Hangaroa Mud Eruption 1931

At the time of the magnitude 7.8 Hawkes Bay earthquake on the 3rd of February 1931, a mud blowout occurred many kilomteres north at Hangaroa, inland from Gisborne.

A loud report which was accompanied by a flash of flame as escaping gas ignited was followed by the eruption of an estimated 20,000 tons of mud at a property owned by Mr J. Barnes-Graham. The mud, which was finely crushed Lower Tertiary mudstone and sandstone, covered an area of approximately two and a quarter acres, and temporarily blocked the Hangaroa River as it flowed over the lip of the vent.

The report of the event in the New Zealand Department of Scientific and Industrial Research Bulletin No. 43 (p 78) stated that there were numerous examples of extinct and active mud volcanoes in the Gisborne district.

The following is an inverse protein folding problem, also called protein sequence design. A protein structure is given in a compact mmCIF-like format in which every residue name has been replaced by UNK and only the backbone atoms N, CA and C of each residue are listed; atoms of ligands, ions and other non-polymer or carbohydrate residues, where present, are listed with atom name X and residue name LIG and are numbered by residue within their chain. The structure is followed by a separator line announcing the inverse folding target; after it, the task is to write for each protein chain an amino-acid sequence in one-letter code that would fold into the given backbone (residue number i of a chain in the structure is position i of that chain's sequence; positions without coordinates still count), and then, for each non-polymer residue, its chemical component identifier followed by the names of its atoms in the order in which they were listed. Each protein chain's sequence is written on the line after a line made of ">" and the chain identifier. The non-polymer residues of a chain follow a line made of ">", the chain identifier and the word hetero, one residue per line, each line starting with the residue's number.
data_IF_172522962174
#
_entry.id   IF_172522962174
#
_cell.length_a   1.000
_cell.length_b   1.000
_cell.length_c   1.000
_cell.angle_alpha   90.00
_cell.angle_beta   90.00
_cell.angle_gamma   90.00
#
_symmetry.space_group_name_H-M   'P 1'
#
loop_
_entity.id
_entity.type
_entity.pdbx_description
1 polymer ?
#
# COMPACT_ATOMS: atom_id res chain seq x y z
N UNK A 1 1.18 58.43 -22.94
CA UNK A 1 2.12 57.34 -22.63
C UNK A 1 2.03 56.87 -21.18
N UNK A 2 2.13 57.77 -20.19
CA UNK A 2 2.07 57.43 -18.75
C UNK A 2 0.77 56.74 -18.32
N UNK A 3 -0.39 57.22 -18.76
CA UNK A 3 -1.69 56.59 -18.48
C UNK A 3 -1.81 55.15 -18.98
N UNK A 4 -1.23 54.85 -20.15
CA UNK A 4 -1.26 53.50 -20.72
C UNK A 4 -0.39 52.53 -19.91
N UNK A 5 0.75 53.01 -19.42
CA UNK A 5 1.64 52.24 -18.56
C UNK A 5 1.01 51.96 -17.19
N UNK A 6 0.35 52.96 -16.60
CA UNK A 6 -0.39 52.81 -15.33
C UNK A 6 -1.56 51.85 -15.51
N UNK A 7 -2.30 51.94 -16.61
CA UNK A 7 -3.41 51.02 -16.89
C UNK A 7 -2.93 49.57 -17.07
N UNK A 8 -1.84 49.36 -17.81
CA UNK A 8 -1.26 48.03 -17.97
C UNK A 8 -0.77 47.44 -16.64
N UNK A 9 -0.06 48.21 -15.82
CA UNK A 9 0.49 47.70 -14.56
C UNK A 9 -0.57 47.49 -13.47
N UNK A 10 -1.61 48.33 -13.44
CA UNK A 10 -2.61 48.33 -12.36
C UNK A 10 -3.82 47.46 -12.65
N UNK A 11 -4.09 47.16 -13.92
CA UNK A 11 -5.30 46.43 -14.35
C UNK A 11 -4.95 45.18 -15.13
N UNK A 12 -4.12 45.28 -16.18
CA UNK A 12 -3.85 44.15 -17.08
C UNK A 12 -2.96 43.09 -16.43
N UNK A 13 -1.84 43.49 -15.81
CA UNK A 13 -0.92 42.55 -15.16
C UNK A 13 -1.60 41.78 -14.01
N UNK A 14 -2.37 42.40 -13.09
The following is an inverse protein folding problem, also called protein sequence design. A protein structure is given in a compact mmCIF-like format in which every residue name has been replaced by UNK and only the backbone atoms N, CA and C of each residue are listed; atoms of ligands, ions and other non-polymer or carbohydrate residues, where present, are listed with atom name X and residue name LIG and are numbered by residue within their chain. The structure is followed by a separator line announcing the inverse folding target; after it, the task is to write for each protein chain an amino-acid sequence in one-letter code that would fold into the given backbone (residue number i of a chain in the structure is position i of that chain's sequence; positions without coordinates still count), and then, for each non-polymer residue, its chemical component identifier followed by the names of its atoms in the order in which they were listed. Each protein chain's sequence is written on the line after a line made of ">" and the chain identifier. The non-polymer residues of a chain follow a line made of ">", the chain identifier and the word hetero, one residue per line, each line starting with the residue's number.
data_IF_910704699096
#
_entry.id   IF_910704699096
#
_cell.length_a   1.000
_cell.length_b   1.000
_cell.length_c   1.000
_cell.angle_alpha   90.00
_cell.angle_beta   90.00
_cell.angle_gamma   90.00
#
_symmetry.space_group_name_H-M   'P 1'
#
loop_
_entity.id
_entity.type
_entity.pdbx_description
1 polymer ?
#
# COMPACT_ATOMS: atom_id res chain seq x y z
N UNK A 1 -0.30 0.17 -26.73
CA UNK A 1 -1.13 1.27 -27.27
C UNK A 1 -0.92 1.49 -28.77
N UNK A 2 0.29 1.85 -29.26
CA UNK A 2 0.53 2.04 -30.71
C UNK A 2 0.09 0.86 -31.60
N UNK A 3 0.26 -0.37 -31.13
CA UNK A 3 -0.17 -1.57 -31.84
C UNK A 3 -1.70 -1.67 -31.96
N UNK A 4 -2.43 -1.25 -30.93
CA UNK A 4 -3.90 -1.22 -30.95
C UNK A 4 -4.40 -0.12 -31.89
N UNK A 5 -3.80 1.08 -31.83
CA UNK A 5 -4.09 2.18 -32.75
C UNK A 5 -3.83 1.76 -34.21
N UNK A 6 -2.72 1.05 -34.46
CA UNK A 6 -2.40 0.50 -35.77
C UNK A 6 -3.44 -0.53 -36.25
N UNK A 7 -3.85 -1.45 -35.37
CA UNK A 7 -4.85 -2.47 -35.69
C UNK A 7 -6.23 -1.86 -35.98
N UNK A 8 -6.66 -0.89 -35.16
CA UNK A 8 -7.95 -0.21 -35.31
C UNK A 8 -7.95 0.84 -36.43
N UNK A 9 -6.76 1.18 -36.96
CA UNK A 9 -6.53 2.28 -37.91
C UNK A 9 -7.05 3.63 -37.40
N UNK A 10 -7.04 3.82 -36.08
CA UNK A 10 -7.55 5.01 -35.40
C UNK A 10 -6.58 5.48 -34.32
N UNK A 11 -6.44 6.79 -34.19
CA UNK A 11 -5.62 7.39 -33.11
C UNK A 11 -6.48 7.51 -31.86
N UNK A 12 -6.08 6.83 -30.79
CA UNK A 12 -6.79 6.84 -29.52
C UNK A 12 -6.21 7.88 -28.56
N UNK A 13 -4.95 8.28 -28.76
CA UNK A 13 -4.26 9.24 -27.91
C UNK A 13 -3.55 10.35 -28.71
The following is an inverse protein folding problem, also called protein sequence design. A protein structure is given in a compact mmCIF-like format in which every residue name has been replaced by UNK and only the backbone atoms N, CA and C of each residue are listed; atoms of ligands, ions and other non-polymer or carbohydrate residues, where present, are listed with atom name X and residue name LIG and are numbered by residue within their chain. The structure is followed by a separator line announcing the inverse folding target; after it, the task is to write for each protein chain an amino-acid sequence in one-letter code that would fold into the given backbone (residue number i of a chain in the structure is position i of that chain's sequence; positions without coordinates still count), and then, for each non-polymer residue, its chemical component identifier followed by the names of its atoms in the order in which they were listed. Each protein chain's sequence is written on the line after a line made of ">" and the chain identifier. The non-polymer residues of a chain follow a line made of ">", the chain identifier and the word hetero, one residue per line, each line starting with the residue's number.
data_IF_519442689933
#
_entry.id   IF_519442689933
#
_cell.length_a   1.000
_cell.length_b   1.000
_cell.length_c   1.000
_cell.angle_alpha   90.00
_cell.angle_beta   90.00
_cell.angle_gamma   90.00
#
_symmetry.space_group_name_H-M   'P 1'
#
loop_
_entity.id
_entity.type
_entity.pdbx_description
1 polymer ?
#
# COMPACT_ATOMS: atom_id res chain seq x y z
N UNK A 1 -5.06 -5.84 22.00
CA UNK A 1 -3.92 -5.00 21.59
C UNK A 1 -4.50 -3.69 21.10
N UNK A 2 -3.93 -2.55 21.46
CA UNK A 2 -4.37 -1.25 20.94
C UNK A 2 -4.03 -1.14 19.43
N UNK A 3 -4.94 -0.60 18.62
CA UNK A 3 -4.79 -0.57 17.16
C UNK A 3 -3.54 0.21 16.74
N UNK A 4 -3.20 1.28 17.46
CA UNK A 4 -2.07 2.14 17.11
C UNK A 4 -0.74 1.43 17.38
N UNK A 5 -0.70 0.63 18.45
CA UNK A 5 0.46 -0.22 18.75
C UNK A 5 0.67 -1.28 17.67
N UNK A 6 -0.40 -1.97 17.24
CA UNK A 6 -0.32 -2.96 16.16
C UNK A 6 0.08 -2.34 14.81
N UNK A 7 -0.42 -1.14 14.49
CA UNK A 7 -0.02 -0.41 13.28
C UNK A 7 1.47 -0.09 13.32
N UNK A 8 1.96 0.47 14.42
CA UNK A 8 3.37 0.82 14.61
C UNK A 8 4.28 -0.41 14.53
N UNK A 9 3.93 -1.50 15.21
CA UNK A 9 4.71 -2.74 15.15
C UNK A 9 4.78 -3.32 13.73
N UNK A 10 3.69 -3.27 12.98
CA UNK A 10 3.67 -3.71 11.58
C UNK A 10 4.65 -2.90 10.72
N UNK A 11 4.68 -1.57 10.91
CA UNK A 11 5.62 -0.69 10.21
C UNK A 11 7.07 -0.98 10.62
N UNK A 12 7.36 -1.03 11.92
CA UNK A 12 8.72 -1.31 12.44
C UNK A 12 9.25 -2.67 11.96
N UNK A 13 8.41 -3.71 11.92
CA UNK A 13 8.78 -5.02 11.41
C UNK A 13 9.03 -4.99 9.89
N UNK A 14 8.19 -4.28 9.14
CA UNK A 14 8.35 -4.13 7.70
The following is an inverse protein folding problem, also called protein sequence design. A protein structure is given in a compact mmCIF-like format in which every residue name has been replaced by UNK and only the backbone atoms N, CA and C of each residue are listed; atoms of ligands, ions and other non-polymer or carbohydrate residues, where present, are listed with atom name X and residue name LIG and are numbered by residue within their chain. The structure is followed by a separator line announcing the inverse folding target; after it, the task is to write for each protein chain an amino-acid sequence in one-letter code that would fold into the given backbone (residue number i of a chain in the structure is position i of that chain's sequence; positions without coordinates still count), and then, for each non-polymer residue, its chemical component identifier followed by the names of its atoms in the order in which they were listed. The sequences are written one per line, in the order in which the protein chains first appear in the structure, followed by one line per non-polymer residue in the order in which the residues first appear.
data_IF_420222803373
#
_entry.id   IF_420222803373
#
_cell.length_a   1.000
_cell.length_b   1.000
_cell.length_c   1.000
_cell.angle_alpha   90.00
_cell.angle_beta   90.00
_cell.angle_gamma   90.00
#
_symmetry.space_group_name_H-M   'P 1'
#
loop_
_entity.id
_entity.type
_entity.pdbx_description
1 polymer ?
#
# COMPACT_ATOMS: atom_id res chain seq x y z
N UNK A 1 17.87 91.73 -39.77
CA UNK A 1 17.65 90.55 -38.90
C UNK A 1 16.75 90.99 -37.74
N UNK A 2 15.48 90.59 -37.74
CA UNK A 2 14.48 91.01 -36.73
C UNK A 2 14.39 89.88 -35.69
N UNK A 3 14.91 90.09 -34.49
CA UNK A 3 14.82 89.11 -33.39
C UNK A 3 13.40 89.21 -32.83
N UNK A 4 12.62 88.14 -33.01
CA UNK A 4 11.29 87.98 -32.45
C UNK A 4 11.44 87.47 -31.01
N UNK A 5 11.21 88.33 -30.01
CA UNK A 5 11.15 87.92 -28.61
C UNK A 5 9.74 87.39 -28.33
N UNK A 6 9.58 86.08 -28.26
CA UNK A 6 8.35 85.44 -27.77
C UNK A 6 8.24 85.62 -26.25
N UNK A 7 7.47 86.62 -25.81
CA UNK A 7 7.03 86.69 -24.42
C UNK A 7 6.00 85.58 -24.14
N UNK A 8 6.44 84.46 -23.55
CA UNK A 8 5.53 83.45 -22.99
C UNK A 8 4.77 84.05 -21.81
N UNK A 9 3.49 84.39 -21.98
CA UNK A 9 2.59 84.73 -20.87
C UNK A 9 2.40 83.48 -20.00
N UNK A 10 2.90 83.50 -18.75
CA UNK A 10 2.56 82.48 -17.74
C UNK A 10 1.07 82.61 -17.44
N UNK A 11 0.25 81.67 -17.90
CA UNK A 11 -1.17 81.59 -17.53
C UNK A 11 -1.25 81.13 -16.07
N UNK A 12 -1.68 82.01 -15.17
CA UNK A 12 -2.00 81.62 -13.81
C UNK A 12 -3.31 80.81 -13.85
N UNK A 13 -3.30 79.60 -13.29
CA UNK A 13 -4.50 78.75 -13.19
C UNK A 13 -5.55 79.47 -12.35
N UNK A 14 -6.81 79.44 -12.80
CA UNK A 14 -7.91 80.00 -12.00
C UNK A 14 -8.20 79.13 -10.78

Earlier, in May 1930, an extensive blowout occurred at the cold mud springs in Waimata Valley, near Gisborne. J. A. MacKay in “Historic Poverty Bay and the East Coast, N.I. N.Z.” (p 370) states that they had erupted on previous occasions but the 1930 event was more extensive. “Explosions of gas brought up sufficient mud to raise the height of an area of some acres by, in places, as much as from 10 to 15 feet [3 to 4.5 metres]. The gas produced a steady flame when ignited.”

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